PG Wodehouse and Hrishikesh Mukherjee

A tribute to these great story tellers.

The twist and turns, the coincidences, the most extraordinary characters, the muddled up anti-climax and finally a happy ending, that is what characterizes a Wodehouse novel or a Mukherjee movie. Any given Sunday, start with any one of these and you will surely end up refreshed, far away from the week load of woes and worries.

Their plots usually have these ingredients (e.g. of Golmaal taken here): a love story to be saved (Amol Palekar and Bindiya Goswami), a narrator or story writer (Deven Verma, very explicitly in Rang Birangi), the gullible characters (Shubha Khote, the buaji), the lies and disguise (Dina Pathak), the tough quirky people (Utpal Dutt), the supporting members (David, mamaji; Manju Singh, sister) to bring in the complexities, the anticlimax mix up (Utpal Dutt in jail) and finally a happy ending.

In the latest Wodehouse I read ‘Uncle Fred in Springtime’, we could see exactly the same script. Love story of Polly & Ricky, Uncle Fred as chief narrator, plenty of gullible characters (almost everyone at Blanding’s Castle is gullible, especially those following Lord Emsworth’s bloodline!), lies and disguise at its best (honesty is the best policy only in the world which has no place for good humour), quirky people (Duke of Dunstable) and loads of supporting secretaries and butlers (Baxter, Beach et al). There is enough of disguise, imposers, pinching (British for stealing), gambling, hitting, detectives to weave a hilarious combination of events. However, what I like the best about Wodehouse is his language. These are the words from the book I read to my lanky husband the other night: Nature, stretching Horace Davenport out, had forgotten to stretch him sideways, and one could have pictured Euclid, had they met, nudging a friend and saying. ‘Don’t look now, but this chap coming along illustrates exactly what I was telling you about a straight line having length without breadth.’ 

There is some sort of message these incredible story tellers add in their stories. “World is full of snobs”, “lying is necessary evil” (a beautiful movie ‘Jhooti’ has a lead female character lying all the time!), men love to do manly stuff comprising of betting, losing money, cheating, beating up people, drinking, acting foolishly, on the other hand, women love to over-react and break-off marriages and need to be begged for pardon. There are also some deep lying messages. Khoobsoorat was all about understanding discipline in a different light. In words of Wodehouse “Marriage is a battlefield, not a bed of roses…. the only way of ensuring a happy married life is to get it thoroughly clear at the outset who is going to skipper the team.” These are pure words of wisdom.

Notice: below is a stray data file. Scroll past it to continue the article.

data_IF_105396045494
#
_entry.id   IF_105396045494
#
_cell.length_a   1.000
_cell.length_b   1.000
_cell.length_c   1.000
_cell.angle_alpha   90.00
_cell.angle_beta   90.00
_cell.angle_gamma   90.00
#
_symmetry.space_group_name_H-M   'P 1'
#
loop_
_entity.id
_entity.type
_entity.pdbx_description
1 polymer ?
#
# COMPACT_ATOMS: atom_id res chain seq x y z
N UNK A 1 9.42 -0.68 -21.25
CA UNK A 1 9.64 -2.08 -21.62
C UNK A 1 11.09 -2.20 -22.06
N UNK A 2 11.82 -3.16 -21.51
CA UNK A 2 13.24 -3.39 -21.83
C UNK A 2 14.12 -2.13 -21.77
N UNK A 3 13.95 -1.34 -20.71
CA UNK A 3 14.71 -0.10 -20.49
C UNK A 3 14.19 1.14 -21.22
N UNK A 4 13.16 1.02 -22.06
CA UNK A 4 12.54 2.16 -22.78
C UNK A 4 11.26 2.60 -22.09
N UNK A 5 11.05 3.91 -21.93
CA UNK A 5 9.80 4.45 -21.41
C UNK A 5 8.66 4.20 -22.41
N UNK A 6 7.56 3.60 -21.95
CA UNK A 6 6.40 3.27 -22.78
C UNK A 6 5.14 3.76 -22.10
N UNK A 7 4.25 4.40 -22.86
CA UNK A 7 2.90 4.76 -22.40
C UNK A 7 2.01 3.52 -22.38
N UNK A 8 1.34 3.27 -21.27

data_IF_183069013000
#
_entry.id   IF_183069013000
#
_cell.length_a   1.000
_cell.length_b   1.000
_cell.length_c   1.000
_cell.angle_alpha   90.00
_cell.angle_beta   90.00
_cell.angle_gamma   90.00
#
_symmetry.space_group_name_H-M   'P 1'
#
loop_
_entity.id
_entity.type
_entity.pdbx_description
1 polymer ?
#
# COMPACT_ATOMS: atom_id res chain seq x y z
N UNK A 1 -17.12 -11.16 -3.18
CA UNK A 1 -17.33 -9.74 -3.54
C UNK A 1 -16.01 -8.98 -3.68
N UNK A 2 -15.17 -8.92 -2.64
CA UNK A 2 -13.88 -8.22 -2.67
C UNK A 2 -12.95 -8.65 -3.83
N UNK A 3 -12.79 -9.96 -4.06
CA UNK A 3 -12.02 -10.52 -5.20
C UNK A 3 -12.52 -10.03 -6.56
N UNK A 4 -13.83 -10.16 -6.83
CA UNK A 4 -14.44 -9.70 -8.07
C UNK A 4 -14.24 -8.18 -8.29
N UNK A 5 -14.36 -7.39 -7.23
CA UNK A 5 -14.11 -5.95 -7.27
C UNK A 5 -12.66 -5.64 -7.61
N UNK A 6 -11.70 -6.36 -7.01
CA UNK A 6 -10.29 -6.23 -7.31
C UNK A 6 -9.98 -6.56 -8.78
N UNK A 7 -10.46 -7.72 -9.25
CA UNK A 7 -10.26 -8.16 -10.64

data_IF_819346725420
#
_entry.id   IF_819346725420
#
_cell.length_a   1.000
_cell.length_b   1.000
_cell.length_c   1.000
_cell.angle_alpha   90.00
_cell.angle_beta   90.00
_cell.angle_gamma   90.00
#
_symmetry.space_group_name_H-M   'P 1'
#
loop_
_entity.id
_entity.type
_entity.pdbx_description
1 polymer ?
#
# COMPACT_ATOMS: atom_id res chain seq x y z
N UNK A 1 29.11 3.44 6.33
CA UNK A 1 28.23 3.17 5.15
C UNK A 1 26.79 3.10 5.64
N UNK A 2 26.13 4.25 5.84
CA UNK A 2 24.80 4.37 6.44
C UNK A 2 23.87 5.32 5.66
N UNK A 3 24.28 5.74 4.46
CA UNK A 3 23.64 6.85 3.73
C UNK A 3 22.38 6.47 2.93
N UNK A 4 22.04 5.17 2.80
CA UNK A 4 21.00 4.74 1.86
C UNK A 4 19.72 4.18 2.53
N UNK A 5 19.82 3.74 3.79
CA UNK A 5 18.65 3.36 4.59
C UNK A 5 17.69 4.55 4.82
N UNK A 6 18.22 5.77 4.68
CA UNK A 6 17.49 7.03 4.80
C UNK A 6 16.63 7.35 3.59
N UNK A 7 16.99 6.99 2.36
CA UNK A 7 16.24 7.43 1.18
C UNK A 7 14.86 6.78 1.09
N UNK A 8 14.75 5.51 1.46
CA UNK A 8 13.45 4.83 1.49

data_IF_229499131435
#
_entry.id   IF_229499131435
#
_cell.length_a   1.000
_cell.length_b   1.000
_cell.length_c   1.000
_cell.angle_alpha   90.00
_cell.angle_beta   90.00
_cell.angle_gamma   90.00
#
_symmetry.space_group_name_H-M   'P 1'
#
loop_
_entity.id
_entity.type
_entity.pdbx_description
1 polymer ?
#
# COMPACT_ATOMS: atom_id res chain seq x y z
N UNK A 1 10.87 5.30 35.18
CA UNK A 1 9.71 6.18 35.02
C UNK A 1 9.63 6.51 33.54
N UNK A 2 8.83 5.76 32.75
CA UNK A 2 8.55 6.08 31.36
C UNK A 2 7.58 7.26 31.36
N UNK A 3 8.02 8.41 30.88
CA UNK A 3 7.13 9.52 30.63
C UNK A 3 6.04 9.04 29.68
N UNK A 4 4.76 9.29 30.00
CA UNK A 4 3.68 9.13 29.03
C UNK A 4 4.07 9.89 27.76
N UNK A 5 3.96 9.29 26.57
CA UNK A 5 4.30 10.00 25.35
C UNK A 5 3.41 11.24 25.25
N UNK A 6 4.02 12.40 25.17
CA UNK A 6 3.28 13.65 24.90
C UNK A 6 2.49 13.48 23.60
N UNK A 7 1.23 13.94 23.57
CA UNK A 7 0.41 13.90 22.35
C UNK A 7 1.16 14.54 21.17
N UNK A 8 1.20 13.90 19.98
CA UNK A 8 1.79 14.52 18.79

Of course, one doesn’t read Wodehouse or watch Mukherjee to gain wisdom. The (lost) art created by these personalities was based around a kind of humour which is otherwise not seen anywhere else. Gulzar’s ‘khafiyas’ or poetry snippets in common man’s speech (Khubsoorat, 1980) can’t be found in any other motion picture. Only a few movies came after that era which could be considered to belong in the same league. Khosla ka Ghosla was one of them. I do wonder if we will see more writers like Wodehouse and more film makers like Mukherjee in years to come. I dearly wish, we do.

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